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1  Using Arduino / Microcontrollers / Re: bootloading the atmega328-pu on: May 31, 2012, 06:39:26 am
Not the need for, just the size of.  At higher speeds you need smaller caps to be able to react fast enough to do their job.
2  Topics / Product Design / Re: How to design a PCB that allows firmware updates. on: March 03, 2012, 01:42:42 am
Getting an SD capable bootloader is probably one of the best if you can spare the 2k for the boot loader.  I don't know of any off hand but I know I've seen some of the guys here starting to think about one recently.

The BootDrive is a nice option as well, leaving the stock bootloader on the micro and emulating AVRDude talking over the serial line.

For my own project I used a 2nd micro controller similar to the BootDrive, but I'm directly SPI programming my main chip, removing the need for a bootloader entirely and allowing faster communication between the two devices.  I get around needing 2 SD cards or switching between them by talking through my  updating micro controller to the same card that it reads to update the main controller.  It impacts throughput significantly, but should also reduce write latency at the same time.  If you're interested in perusing this option I can link you my code and schematics, but they are very early in development.
3  Using Arduino / Programming Questions / Re: 28k+ sketch and SD calls reset arduino on: March 02, 2012, 10:46:31 pm
The SRAM requirements for SDfat are not insignificant either.  The library requires 512 bytes of ram just for cache alone, so if you're using anywhere near 1.5k of SRAM before you add in the SD library then expect to have problems.
4  Using Arduino / Project Guidance / Re: Motorcycle HUD on: February 20, 2012, 08:41:35 pm
Do you have any more information on the display you used?  Micro optics and micro display are getting lost in a sea of generic search results.
5  Development / Other Software Development / Re: Fast alternative to digitalRead/digitalWrite on: February 19, 2012, 06:23:41 pm
If you include both SdFat and DigitalPin in the same program you get a redefinition of 'struct pin_map_t' error
6  Using Arduino / Networking, Protocols, and Devices / Re: SPI.transfer rotates bytes? on: February 19, 2012, 05:55:19 pm
Do you have the correct SPI mode set for your device?  Just a shot in the dark there.

The SPI "library" in .22 is just an incredibly simple wrapper for a handful of commands.  I haven't looked at the new IDE yet, but how much different is it really?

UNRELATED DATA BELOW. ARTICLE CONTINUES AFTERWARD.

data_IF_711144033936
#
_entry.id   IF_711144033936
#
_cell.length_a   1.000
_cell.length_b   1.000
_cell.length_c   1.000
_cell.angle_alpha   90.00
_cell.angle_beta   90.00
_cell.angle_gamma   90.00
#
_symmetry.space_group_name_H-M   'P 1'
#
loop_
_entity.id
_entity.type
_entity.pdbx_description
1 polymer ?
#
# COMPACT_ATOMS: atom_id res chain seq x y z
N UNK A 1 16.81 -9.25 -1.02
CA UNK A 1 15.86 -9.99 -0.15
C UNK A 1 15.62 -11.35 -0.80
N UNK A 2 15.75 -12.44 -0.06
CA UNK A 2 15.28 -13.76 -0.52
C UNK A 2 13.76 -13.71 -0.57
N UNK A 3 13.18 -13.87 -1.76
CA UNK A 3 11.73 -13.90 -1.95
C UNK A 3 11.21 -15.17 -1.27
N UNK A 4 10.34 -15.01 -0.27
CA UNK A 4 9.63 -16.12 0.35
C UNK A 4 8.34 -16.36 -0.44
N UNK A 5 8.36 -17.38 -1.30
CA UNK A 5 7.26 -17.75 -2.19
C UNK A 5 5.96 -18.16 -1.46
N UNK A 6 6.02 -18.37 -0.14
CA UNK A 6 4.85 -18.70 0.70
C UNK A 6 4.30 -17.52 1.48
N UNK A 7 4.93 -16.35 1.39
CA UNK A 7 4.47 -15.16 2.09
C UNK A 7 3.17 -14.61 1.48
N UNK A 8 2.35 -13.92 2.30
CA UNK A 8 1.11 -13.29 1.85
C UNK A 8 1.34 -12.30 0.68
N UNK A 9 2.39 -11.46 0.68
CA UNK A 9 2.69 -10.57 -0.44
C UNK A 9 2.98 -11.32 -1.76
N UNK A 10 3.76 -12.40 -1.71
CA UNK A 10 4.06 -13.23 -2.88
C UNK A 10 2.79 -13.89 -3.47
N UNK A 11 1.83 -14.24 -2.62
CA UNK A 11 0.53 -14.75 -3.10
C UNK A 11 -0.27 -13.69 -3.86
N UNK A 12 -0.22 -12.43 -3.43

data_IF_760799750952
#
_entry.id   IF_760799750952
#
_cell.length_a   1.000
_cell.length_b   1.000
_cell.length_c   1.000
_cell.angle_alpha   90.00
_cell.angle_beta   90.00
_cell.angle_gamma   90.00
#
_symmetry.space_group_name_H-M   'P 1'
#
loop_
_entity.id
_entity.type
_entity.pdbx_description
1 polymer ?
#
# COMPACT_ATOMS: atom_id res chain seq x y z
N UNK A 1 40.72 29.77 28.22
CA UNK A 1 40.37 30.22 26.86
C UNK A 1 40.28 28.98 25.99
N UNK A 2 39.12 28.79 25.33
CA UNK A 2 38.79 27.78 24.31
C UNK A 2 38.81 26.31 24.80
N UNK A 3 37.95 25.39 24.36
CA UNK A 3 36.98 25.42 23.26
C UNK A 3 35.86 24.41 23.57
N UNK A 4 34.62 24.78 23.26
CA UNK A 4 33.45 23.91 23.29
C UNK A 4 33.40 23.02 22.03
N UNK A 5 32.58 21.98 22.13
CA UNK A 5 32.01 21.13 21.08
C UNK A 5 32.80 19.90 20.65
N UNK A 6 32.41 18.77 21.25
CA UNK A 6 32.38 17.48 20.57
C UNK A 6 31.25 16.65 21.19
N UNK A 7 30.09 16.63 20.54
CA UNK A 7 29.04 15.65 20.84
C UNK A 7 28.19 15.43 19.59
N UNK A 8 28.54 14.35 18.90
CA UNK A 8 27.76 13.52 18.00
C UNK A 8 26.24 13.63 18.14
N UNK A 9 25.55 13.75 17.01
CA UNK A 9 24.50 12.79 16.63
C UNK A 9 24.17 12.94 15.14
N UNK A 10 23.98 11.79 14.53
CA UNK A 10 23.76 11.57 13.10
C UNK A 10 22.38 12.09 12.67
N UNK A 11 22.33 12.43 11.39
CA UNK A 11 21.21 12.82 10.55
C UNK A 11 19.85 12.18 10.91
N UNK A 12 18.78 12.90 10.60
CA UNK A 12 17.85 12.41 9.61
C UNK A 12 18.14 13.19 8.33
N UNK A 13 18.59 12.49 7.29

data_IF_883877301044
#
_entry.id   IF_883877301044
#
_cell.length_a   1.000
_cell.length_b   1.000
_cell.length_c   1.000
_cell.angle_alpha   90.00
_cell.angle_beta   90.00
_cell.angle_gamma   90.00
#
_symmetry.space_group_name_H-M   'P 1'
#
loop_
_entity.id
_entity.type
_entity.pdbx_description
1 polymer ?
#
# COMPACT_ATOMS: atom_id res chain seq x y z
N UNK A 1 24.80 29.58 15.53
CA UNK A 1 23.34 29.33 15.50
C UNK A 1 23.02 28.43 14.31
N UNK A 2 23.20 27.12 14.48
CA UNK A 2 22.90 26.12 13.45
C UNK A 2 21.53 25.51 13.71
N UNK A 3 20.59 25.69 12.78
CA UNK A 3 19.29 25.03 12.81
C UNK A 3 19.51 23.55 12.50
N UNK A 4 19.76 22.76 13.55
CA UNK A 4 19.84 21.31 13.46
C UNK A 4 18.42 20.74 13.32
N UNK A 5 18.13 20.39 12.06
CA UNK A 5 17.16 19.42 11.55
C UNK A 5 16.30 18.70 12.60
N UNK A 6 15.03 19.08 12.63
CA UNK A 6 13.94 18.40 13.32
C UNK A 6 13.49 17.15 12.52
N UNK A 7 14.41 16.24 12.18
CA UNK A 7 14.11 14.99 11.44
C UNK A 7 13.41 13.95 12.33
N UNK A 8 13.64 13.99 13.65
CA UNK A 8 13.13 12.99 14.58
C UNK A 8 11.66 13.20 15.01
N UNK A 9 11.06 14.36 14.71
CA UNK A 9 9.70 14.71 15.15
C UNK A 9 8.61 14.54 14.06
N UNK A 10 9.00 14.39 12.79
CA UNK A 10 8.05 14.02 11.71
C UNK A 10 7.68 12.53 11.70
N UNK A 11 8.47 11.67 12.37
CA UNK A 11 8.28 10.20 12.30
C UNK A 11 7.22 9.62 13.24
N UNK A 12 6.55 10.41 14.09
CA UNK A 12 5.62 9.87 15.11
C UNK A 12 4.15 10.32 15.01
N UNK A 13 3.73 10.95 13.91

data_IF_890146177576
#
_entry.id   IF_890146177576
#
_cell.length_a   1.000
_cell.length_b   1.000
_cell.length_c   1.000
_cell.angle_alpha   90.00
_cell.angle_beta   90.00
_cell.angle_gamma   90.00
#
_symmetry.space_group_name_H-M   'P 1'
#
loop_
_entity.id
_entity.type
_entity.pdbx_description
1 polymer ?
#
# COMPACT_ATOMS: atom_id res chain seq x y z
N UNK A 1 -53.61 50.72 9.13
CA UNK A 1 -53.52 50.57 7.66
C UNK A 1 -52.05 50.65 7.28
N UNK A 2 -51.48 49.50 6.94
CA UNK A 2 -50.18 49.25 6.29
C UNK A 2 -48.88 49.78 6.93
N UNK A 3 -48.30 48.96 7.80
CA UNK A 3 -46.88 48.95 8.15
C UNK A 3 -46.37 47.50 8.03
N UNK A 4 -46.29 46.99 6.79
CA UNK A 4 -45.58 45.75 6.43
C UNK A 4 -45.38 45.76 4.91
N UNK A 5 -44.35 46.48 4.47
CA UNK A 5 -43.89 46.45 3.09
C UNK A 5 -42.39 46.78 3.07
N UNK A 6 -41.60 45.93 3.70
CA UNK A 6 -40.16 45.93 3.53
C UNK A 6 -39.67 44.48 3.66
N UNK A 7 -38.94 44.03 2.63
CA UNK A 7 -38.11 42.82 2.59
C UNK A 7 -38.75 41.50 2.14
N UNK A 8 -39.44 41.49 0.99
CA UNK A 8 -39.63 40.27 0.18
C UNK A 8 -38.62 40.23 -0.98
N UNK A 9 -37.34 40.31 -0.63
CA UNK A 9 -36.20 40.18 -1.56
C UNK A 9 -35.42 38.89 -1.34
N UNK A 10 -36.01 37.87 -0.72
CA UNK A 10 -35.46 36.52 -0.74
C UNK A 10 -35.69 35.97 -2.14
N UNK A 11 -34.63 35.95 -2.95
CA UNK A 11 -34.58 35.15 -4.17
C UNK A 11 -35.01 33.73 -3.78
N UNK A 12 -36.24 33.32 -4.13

7  Using Arduino / Networking, Protocols, and Devices / Re: SPI library questions: API vs. implementation details on: February 19, 2012, 05:50:10 pm
SPI.transfer works only with a single byte at a time.  setBitOrder will transmit the bits of that byte in the requested order, if the value you are sending is more than one byte long it is up to you to transmit the bytes in the correct order.

The setDataMode modes are for clock polarity and phase.  While I haven't looked at your datasheet I don't see any way that they can be related, since you must already be communicating with the correct polarity and phase in order to transmit data to your device in the first place.  They must be modes specific to the operation of the DAC.
8  Using Arduino / General Electronics / Re: usb cables: what is this part? on: February 05, 2012, 08:28:40 pm
A balun (which is a transformer to convert balanced/unbalanced signals) has nothing to do with ferrite beads
9  Development / Suggestions for the Arduino Project / Re: LiquidCrystal library documentation on: February 04, 2012, 05:35:49 pm
The buffer is in the LCD controller, the library does nothing but relay your commands and parameters to the controller.  If you want to write to a fixed location on screen after scrolling the display from Home then you need to either track how much it's scrolled and offset your cursor, or just maintain your own buffers and scrolling code and overwrite the entire display every refresh.
10  Using Arduino / Project Guidance / Re: Arduino as a webcam.... on: February 03, 2012, 10:40:33 pm
If you make no attempt to understand the elements of a problem, then the answer will be confusing.  You can't think of entire devices as just magic black boxes that :do stuff:

A simple train of thought:

How much bandwith does a raw video stream take up?  Well we've got to look it up.  10 seconds in google tells us: aprox 20MB per second